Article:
Solving the Global Overfishing Crisis

As depletion of the world’s oceans poses growing threats to coastal ecosystems and fishers’ livelihoods, a recent study suggests that co-management of local fisheries by communities, governments, and NGOs might offer a way forward.

Image by David Lowis

As the saying goes, give someone a fish and you feed them for a day; teach someone to fish and you feed them for a lifetime. This could not ring truer today: some 260 million people world-wide are in some way involved in marine fishing. Yet, small-scale fishers in particular have been coming up against challenges which have made fishing increasingly difficult, diminishing their livelihoods and leading to conflicts. Population and city growth have resulted in water pollution, contributed to the erosion of coastal ecosystems, and have led to an increase in industrial (over-)fishing, depleting the number of fish species.

These trends are bound to continue as global climate change will further negatively impact coastal ecosystems, and with large-scale fishing set to increase as populations keep growing. Fishing is a particularly crucial source of income and food in the least developed countries. The most vulnerable of them are responsible for 20% of the world’s fish exports and are heavily reliant on fish as a source of protein. In spite of this, governments are slow to deal with the issue due to focusing on sectors with higher economic potential and having limited capacity to develop effective ways of supporting diverse and complex local fishing systems.

However, as George W. Bush once poignantly remarked, “human being[s] and fish can coexist peacefully”. And his prediction might come true sooner than we may have expected, as so-called “co-managed smallholder fisheries”, which are increasing in prevalence across the developing world, seem to offer a solution to the problems faced by small-scale fishers in the 21st century. This approach to fishing involves getting actors from local communities, governments, and NGOs together to decide on fishing rules in their particular contexts. It promises to improve conservation and fishery goals through encouraging participation, defining clear fishing rules and rights, and incorporating local practices into the formal management of fishing.

In a recent study, Spanish scientists reviewed whether co-managed fishing actually lives up to its promises. Analysing 91 different case studies of co-managed smallholder fisheries from 37 different countries, they found that the introduction of co-management often leads to improvements in ecological conditions, for example resulting in an increase in the abundance of fish species. Additionally, their study shows that co-management benefits participation, encourages fishers to learn from one another, and improves compliance with fishing rules.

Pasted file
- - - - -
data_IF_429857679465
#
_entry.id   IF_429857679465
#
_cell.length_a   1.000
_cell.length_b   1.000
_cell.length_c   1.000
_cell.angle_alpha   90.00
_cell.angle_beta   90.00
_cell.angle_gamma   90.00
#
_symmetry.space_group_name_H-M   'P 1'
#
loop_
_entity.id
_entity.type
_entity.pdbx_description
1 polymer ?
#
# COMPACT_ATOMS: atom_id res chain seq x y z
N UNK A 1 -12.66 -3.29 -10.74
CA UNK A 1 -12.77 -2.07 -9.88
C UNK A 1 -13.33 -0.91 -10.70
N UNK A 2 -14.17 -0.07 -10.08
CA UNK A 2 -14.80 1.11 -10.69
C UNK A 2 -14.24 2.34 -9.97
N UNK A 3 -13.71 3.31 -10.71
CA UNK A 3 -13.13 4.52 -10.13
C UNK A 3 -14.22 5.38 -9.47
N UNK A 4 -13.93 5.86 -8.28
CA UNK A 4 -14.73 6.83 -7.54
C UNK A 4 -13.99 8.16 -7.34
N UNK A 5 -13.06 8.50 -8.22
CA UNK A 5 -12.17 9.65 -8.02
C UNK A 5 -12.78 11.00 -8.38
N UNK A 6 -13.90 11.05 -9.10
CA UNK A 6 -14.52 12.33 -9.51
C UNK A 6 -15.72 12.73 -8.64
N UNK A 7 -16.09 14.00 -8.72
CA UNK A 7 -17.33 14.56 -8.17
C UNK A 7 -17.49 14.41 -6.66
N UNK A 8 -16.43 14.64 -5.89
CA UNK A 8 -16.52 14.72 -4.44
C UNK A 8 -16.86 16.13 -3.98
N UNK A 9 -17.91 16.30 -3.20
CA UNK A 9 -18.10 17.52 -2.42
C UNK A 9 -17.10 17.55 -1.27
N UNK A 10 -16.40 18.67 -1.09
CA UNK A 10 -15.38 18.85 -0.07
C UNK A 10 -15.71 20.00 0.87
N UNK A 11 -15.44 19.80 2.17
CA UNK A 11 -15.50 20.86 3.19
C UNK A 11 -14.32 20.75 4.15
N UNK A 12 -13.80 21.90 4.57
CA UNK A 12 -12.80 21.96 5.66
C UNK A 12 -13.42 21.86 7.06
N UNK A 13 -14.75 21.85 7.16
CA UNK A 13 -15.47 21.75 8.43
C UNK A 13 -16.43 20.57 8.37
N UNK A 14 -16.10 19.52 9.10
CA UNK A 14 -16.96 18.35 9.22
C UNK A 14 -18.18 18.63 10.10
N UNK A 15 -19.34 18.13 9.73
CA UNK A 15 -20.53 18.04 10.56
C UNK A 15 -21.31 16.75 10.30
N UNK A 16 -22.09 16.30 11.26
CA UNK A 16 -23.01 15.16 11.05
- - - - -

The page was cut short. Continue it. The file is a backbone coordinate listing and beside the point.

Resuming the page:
Looking at the different approaches to co-management, the study found that the most important factor in setting up a successful co-management partnership seemed to be including diverse people with differing interests. Co-management projects which engaged with diverse interest were 14 times as likely to result in positive outcomes. When a co-management project included fishers from different socio-economic levels, this led to a particular increase in rates of compliance with the fishing rules established by the project.

Often, participants in the co-management schemes discussed and refined existing fishing rules, such as implementing quotas and limiting fishing to certain time periods. As a result of these deliberations, fishers increased their knowledge and were more likely to agree with the rules. They also tended to then engage with the available natural resources in a more sustainable way: remarkably, in cases where illegal fishing was an issue, positive ecological outcomes were 30 times as likely.

However, there are some caveats: in regions with a presence of industrial fishers, who have less of an incentive to cooperate, ecological and social outcomes were less positive. Furthermore, the relationship between conflicts and co-management is under-researched. Since conflicts — for example competition between fishers — have the potential to harm collaboration, this needs to be addressed in further research. Additionally, since most co-management initiatives included in the study have been running for 10 years or less, data on socio-economic outcomes like fishers’ incomes is still sparse.

The study results are still certainly a cause for celebration, showing that co-management approaches to fishing are more than a policy fad: with the right legal and institutional framework, they offer a promising prospect of how to best govern small-scale fishing, resulting in positive outcomes for both the environment and fishing communities. When co-management partnerships implement adaptive practices, they are also able to respond quickly to environmental changes, showing a distinct relevance in the face of climate change, with the ability to adapt being a crucial factor in determining a region’s vulnerability.

Perhaps, then, we should rethink the saying: give someone a fish and you feed them for a day; help someone set up a co-management fishery and you benefit their community for years to come.